Is it ensure, insure, or assure?
late 14c., "wanting in self restraint," from Old French incontinent, from Latin incontinentem (nominative incontinens) "incontinent, immoderate, intemperate," from in- "not, opposite of" (see in- (1)) + continens (see continent). Originally chiefly of sexual appetites; sense of "unable to control bowels or bladder" first attested 1828.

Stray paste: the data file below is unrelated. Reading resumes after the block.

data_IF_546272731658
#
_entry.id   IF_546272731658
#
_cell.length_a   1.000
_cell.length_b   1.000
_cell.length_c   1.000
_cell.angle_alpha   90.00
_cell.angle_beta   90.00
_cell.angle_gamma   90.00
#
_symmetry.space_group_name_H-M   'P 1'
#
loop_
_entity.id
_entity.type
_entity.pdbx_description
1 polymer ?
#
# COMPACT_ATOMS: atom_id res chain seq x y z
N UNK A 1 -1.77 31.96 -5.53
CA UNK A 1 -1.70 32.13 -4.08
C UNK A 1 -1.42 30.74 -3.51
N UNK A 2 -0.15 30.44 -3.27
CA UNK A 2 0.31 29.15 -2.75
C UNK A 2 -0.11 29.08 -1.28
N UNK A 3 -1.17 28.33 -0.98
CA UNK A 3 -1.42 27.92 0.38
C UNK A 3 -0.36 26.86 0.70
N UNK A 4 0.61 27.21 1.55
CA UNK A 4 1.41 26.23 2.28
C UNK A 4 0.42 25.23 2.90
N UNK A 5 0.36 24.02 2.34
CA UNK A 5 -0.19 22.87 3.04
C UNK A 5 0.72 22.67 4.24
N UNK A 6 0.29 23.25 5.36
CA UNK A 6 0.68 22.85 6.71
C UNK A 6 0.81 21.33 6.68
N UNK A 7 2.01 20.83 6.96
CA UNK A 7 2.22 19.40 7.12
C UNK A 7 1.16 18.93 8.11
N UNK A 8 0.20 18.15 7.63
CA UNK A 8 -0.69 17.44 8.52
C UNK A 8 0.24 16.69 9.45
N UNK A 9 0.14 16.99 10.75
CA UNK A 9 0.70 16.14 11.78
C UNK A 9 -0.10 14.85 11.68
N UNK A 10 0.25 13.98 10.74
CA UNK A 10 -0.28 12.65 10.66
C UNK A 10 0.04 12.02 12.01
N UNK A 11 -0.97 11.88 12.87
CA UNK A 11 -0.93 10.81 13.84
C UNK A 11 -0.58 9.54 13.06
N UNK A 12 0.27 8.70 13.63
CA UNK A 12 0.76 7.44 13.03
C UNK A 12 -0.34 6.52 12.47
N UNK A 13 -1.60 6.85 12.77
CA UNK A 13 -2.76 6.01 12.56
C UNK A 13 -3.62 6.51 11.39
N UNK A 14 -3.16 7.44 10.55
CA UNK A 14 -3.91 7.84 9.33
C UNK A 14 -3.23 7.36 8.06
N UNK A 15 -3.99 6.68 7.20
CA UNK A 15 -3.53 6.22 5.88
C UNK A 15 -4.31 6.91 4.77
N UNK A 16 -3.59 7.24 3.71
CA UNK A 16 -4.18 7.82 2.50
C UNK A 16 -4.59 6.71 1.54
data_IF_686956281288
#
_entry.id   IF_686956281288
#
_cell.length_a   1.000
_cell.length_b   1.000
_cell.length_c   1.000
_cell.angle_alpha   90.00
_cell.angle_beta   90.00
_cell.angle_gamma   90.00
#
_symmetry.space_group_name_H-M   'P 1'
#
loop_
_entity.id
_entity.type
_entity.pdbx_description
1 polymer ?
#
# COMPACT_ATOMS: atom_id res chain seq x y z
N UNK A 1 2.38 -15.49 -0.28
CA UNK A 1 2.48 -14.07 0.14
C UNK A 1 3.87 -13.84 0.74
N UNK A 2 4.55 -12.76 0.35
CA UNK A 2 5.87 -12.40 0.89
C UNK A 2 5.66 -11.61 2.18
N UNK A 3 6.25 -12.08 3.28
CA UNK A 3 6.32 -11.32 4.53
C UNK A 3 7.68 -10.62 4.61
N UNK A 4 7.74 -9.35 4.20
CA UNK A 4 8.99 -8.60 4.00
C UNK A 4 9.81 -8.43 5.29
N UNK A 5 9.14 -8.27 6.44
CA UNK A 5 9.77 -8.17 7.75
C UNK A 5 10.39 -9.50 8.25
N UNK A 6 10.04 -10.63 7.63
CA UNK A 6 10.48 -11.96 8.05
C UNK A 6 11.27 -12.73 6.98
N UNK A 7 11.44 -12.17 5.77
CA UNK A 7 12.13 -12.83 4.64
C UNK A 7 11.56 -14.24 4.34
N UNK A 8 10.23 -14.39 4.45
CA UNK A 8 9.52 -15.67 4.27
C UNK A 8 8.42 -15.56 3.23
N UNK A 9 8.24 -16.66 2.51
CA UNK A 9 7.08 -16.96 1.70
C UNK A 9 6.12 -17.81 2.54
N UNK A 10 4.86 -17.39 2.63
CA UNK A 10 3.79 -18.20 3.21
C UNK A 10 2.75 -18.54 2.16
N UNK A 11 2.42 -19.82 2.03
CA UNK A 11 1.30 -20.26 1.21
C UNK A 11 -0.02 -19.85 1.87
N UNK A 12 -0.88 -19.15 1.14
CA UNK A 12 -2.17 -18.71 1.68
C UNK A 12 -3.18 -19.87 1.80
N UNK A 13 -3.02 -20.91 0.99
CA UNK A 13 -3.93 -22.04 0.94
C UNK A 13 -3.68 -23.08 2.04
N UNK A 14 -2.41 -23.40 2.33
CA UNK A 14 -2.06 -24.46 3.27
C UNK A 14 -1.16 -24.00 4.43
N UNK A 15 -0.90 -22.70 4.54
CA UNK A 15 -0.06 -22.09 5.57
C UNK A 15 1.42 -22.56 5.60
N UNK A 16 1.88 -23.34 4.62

incontinent in·con·ti·nent (ĭn-kŏn'tə-nənt)
Lacking normal voluntary control of excretory functions.
Lacking sexual restraint; unchaste.